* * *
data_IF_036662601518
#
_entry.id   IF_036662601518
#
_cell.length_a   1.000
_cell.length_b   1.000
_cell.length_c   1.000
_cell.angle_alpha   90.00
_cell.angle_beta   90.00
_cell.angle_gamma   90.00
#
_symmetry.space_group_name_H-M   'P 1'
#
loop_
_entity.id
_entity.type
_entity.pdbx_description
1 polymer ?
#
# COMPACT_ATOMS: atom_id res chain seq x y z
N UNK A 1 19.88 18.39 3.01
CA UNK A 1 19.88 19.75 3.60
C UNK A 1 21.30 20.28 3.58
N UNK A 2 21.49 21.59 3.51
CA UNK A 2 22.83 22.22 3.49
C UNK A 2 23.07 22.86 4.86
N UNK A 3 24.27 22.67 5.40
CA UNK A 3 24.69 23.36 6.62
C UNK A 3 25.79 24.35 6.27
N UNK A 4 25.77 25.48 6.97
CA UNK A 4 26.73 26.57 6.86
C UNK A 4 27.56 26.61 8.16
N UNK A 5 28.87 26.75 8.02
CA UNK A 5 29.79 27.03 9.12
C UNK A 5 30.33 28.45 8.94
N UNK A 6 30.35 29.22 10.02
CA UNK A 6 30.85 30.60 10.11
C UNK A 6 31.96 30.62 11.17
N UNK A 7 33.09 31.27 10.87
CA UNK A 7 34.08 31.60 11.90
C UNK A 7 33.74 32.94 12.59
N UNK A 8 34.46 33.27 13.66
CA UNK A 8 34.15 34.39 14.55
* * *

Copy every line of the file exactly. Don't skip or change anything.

data_IF_036662601518
#
_entry.id   IF_036662601518
#
_cell.length_a   1.000
_cell.length_b   1.000
_cell.length_c   1.000
_cell.angle_alpha   90.00
_cell.angle_beta   90.00
_cell.angle_gamma   90.00
#
_symmetry.space_group_name_H-M   'P 1'
#
loop_
_entity.id
_entity.type
_entity.pdbx_description
1 polymer ?
#
# COMPACT_ATOMS: atom_id res chain seq x y z
N UNK A 1 19.88 18.39 3.01
CA UNK A 1 19.88 19.75 3.60
C UNK A 1 21.30 20.28 3.58
N UNK A 2 21.49 21.59 3.51
CA UNK A 2 22.83 22.22 3.49
C UNK A 2 23.07 22.86 4.86
N UNK A 3 24.27 22.67 5.40
CA UNK A 3 24.69 23.36 6.62
C UNK A 3 25.79 24.35 6.27
N UNK A 4 25.77 25.48 6.97
CA UNK A 4 26.73 26.57 6.86
C UNK A 4 27.56 26.61 8.16
N UNK A 5 28.87 26.75 8.02
CA UNK A 5 29.79 27.03 9.12
C UNK A 5 30.33 28.45 8.94
N UNK A 6 30.35 29.22 10.02
CA UNK A 6 30.85 30.60 10.11
C UNK A 6 31.96 30.62 11.17
N UNK A 7 33.09 31.27 10.87
CA UNK A 7 34.08 31.60 11.90
C UNK A 7 33.74 32.94 12.59
N UNK A 8 34.46 33.27 13.66
CA UNK A 8 34.15 34.39 14.55